Philosopher John Searle famously wrote against the notion of artificial intelligence describing an imaginary construction called the "Chinese Room", in which a man in the room receives cards with marks on them and, following a list of instructions, makes marks on other cards that he sends back. The marks happen to be grammatical Chinese, such that the Chinese speaker outside the room writing the cards that go into the room judges the sequence of incoming and outgoing cards to be a cogent conversation in Chinese.
Searle's claim, which I disagree with, is that the "Chinese Room" cannot be said to understand Chinese; like the magician, he misdirects your attention to the fellow in the room who is just following the instructions. You're supposed to think of him as a doofus who just reads the instructions and follows them.
The opinion I hold, the "systems reply", is that it's the room as a whole that understands Chinese. Searle's response: OK, let the guy in the room memorize the book of instructions. If he didn't understand Chinese before, he doesn't now... so how can the room as a whole understand Chinese?
While it may not have anything to do with the issue of AI, I would argue that anyone following those instructions will learn Chinese. Searle wants you to think of the instructions as having purely to do with the marks on the cards, but if the output cards are, by hypothesis, judged to be a sensible conversation in Chinese, they can't be just that. If the incoming card says in Chinese "Who won the Super Bowl in 2010?" the instruction book has to say at some point to go find that out; to do otherwise will tip off the Chinese speaker outside. There aren't enough sources of just the information one wants to be able to always get by with "go look at this table on this Chinese language web site and fill in the ideographs you see in the second column of the row that has '2010' in the first column," the kind of ignorance-preserving instructions that Searle wants you to imagine. With enough conversation going on, eventually the harried follower of instructions will realize what the marks mean, and the technical term for that is "learning written Chinese".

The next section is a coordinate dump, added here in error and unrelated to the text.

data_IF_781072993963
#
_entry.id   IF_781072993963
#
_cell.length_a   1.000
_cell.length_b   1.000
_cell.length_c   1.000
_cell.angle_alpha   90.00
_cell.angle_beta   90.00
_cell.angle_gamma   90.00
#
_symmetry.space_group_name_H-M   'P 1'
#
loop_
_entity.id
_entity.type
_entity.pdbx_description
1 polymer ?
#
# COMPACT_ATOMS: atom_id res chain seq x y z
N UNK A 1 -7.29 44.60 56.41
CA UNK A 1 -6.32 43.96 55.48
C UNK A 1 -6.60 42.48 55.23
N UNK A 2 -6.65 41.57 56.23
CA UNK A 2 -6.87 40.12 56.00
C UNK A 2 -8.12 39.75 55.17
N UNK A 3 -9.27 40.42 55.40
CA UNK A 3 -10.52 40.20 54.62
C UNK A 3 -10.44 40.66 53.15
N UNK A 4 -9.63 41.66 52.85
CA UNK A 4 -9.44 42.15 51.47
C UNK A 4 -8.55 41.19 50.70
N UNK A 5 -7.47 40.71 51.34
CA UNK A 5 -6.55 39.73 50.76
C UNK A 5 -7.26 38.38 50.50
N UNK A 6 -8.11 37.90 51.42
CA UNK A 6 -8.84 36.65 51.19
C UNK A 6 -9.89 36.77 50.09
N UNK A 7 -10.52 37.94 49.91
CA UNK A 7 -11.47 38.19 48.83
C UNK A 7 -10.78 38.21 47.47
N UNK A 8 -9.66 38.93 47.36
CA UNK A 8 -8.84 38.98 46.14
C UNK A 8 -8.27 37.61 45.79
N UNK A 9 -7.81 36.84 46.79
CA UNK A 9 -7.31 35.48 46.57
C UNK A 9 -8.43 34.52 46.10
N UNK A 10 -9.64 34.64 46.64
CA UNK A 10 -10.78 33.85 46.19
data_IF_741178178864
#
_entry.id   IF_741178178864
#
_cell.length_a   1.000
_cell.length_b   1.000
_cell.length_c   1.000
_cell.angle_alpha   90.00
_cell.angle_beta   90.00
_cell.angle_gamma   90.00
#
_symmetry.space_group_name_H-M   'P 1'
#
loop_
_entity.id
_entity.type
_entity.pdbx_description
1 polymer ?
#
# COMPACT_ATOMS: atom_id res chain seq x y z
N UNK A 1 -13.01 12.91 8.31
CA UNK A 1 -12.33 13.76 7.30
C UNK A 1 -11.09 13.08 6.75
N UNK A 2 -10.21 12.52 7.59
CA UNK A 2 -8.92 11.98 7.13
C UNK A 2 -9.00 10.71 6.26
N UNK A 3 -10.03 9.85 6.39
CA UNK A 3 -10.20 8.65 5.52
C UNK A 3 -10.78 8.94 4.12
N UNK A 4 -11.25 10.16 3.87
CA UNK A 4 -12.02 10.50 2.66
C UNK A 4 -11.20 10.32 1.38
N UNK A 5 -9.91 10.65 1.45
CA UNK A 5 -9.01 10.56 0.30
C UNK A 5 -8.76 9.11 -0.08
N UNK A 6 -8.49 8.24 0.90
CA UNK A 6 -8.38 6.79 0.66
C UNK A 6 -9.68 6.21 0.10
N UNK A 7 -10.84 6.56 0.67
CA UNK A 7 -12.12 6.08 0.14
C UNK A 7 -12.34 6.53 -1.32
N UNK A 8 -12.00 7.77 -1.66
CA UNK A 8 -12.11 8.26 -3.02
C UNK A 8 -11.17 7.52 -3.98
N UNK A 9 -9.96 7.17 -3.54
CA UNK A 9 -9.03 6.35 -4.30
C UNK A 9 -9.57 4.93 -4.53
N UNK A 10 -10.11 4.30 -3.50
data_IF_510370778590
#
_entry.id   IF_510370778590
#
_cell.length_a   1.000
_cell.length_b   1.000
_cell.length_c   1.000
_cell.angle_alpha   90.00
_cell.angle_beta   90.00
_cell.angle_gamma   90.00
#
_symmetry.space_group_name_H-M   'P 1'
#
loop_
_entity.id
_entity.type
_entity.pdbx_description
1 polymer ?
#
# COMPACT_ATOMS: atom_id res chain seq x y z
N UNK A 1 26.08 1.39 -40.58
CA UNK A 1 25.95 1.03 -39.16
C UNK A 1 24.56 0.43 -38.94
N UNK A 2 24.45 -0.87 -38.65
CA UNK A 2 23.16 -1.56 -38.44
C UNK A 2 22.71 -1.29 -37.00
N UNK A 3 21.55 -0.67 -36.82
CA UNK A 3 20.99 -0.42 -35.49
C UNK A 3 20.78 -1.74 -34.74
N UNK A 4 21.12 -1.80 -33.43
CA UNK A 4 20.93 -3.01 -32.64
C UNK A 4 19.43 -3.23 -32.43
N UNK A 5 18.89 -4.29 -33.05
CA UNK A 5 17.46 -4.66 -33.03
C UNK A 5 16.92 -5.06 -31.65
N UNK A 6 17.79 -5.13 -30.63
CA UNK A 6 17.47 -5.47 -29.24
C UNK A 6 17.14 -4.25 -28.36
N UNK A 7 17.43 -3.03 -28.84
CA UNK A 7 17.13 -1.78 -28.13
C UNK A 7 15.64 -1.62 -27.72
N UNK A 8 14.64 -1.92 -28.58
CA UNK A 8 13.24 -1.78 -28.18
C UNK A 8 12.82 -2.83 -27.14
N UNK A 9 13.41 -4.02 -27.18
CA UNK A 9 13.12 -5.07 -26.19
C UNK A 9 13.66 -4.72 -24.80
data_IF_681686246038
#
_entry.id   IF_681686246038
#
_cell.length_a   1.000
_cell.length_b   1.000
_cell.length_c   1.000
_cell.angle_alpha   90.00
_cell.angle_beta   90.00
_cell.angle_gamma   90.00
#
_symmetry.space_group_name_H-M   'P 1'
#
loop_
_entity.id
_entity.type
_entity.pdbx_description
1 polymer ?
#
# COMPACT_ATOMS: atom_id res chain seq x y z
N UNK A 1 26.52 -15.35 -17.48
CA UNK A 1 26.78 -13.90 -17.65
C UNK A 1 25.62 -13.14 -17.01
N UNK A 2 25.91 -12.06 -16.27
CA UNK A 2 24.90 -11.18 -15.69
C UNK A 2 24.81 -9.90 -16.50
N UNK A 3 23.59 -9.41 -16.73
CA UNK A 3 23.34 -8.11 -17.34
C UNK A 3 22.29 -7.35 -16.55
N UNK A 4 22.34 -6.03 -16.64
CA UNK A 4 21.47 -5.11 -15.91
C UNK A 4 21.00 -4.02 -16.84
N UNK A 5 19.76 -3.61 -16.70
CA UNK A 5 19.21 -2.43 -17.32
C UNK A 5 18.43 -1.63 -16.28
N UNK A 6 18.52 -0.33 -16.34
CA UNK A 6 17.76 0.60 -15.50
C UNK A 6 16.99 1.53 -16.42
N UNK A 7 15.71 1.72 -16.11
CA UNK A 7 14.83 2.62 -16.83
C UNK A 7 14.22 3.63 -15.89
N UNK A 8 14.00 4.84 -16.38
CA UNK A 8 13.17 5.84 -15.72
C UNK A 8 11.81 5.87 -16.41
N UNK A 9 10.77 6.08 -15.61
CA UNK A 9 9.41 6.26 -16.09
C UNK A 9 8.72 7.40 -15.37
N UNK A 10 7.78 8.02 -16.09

Why am I telling you all this? Because it occurred to me, while at some random place looking something up on what even the label "smart phone" is becoming laughably inadequate for, that eventually we're all going to be Chinese rooms, and if I'm right, we're going to learn quite a bit. I look forward to it.
UPDATE: About that title: here you go. (I'll not embed the "video", as the page has links to other songs you will want to hear.) If you're unfamiliar with the amazing music of Laura Nyro, you have a lot of good listening ahead of you.